ABC Soap-Organic Chemical free with a light lavender smell that is great for people who suffer from eczema, redness, dry skin and rashes.

What we see here is some keywords. You will have to emphasize in your interview about ABC Soap being chemical free and that it is organic. This is what they want to portray to their audience. This means the messaging must go into your article, subtly. Can you change around some words? Could you skip the word organic and say safe? Absolutely not. There are laws that surround words. Certain chemicals must be mentioned even if they sound bad. Certain words like BPA free, no parabens etc. are integral to the sale of this product. You do not want to cause brand confusion, misrepresentation of the brand or flat out say something that is not true. Do not use the word ‘organic” if it is not organic. Even though this could be an innocent mistake, it can result in big problems for you and the brand. Represent them well. They have had marketers and lawyers look over the wording. Copy their wording in description so the readers get the right information. This is not a time to use synonyms, or what you think is a synonym.

Our ABC Soap article is complete! You write five points about Getting the Kids Ready For Bed and your Advertorial is in number three. Point three looks something like this:

Step #3- Bath time! Bath time is a great bonding experience for your children. It allows them to play but the warm water relaxes them. As they get clean form a day of play, use (insert link on these words) ABC Soap. Its light lavender smell relaxed our children (make sure this is true!). We loved that this organic product helps children with sensitive skin and has become a staple in bedtime. Done! On to step 4!

Now, say that ABC Soap asks you to provide other backlinks, any backlinks you want. They want two other backlinks so the advertorial is advertising for other things as well and their advertisement does not look so blatant. Feel free to link some of you other steps to products that you believe in and that are safe, healthy backlinks. How do you find a safe back link? It could be as easy as coming from a reputable website like a well-known brand, or a site that sells products like Amazon.

A second type of advertorial is more obvious. A company will ask for an honest review. They want a minimum of 350 words about the article. Sometimes they provide you with a list of information. Take this very seriously. They want you to list some key ingredients and put some important messaging in your article.

Some PR companies or brands may not give you this information. Go to their website and see if they repeat key words and phrases and don’t be afraid to put it verbatim into your article.

Your article is now centered on the product. Do you like or love this product? An article for ABC Soap specifically can look like this:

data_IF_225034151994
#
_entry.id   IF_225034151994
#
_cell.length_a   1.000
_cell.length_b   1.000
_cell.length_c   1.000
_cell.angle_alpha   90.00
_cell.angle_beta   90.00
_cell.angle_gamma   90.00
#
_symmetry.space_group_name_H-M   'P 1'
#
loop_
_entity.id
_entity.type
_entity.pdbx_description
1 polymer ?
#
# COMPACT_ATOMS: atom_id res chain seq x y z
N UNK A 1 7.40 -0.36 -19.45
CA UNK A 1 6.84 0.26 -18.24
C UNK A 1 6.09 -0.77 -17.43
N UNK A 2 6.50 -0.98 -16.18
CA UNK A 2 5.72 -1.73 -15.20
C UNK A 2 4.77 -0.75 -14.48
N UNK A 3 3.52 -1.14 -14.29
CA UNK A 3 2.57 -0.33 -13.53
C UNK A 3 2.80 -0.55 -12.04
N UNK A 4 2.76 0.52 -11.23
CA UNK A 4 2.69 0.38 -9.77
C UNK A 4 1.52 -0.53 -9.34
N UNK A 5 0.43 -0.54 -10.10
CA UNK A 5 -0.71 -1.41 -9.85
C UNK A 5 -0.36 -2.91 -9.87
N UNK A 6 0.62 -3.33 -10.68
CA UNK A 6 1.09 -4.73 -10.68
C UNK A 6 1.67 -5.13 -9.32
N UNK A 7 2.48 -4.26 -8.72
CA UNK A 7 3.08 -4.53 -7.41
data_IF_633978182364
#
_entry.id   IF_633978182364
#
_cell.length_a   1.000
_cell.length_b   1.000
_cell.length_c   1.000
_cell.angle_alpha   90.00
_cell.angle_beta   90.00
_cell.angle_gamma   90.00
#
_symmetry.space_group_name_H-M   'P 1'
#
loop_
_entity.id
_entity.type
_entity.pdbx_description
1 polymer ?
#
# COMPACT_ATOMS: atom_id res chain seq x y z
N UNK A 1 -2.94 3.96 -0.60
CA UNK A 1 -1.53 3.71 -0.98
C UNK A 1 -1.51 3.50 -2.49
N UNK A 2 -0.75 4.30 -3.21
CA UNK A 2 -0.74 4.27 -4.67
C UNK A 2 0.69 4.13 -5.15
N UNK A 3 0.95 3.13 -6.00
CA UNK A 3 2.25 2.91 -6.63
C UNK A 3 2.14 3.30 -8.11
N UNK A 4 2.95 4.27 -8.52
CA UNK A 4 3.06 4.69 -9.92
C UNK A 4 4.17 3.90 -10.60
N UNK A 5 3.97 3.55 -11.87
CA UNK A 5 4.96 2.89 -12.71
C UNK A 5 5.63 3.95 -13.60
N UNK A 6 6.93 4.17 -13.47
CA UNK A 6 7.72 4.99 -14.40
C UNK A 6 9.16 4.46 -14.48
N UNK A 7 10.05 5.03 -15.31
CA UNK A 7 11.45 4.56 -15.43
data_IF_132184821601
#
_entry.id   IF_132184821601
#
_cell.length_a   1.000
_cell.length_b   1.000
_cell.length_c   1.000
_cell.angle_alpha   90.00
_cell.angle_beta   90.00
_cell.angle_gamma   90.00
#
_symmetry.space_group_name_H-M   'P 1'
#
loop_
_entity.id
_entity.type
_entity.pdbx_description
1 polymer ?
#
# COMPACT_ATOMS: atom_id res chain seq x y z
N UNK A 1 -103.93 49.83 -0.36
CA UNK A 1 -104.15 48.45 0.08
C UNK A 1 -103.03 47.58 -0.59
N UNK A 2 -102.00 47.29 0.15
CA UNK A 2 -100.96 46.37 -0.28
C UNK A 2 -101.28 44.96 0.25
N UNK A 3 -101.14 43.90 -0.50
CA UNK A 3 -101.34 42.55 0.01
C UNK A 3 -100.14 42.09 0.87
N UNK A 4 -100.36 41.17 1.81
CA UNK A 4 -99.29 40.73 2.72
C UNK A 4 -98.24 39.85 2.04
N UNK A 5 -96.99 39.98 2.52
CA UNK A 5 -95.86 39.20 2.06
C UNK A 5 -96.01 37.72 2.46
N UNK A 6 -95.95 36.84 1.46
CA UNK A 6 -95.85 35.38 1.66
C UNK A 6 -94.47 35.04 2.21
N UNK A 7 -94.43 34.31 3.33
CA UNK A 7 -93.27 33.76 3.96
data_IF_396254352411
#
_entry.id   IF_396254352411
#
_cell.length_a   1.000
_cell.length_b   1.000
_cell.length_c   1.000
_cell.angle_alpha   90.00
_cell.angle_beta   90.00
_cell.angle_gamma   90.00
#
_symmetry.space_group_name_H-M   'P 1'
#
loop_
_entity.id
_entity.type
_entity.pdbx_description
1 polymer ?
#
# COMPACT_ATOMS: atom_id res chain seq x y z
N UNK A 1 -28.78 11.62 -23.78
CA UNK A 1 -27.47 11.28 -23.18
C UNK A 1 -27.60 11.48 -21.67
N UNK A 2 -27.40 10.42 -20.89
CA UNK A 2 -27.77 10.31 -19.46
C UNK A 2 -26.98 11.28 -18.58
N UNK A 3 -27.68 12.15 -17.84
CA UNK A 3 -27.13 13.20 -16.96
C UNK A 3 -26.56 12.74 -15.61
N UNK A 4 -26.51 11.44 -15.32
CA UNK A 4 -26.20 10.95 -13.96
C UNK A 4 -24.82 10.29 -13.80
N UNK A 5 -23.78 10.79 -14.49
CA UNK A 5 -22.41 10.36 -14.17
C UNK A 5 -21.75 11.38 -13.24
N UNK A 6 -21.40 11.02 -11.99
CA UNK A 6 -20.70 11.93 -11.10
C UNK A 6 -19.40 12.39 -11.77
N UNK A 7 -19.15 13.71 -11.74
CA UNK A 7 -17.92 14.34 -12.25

ABC Soap: An Essential for Our Kids Bedtime

Talk about what bedtime was like with the harsh chemically soap you used to use and how it is better with this new organic soap. You could talk about how the soap does not cause your child to break out. What do you like best about the soap? What could improve? Provide the link where to buy the soap at the end. Why at the end of the article? That is when the audience has decided that they are interested in buying the product. They have read your article, listened to your case and they want to buy. They will not want to buy a product at the beginning of the article, they are just curios at this point. At the beginning of the article, link the main page of the product or service. “We have tried many soaps before bedtime, but ABC Soap (insert link on ABC Soap) was what treated our child’s skin best with its gentle feel and it left no residue on little Johnny’s skin.”

When writing an advertorial get the facts:

When would you like this article out by? (Time frame)

Will you send a sample of the product or service?

What is the compensation for the advertorial?

What is the method of payment? (PayPal, cheque/check etc.) You are also aware you must show that you have published the article before you are paid and it would be in your best interest to send a link of the article to your sponsor.

What are the key words or phrasing you would like me to use?

Do you have a hashtag you would like me to use?

What social media outlets do you want me to post?

What approximate word count are you looking for?

Do you want personal pictures or can I use yours? If you want personal pictures, how many of us interacting with the product?

These are the facts the PR company must know before choosing to work with you…

You must put #ad or #spon (short for sponsored) in social media so your audience knows its an advertisement within the article.

You must put a disclaimer. Stating that you were compensated for this article and/or you received a product in exchange for a review.

You cannot let a PR company or a brand sway you out of your disclaimer. They would do this because they want your audience to think it is an authentic article and not an advertorial. This disclaimer is here to protect you and depending on the country and more specifically the province or state that you are living in, this may be the law. We must never falsely advertise to our audience. We must provide honest information and let them know that our articles may or may not contain ads. If your country, state or province does not have a law against this yet, it may in the future. It is safer for you to put this in now. Speak to a lawyer about the laws behind advertorials in your area.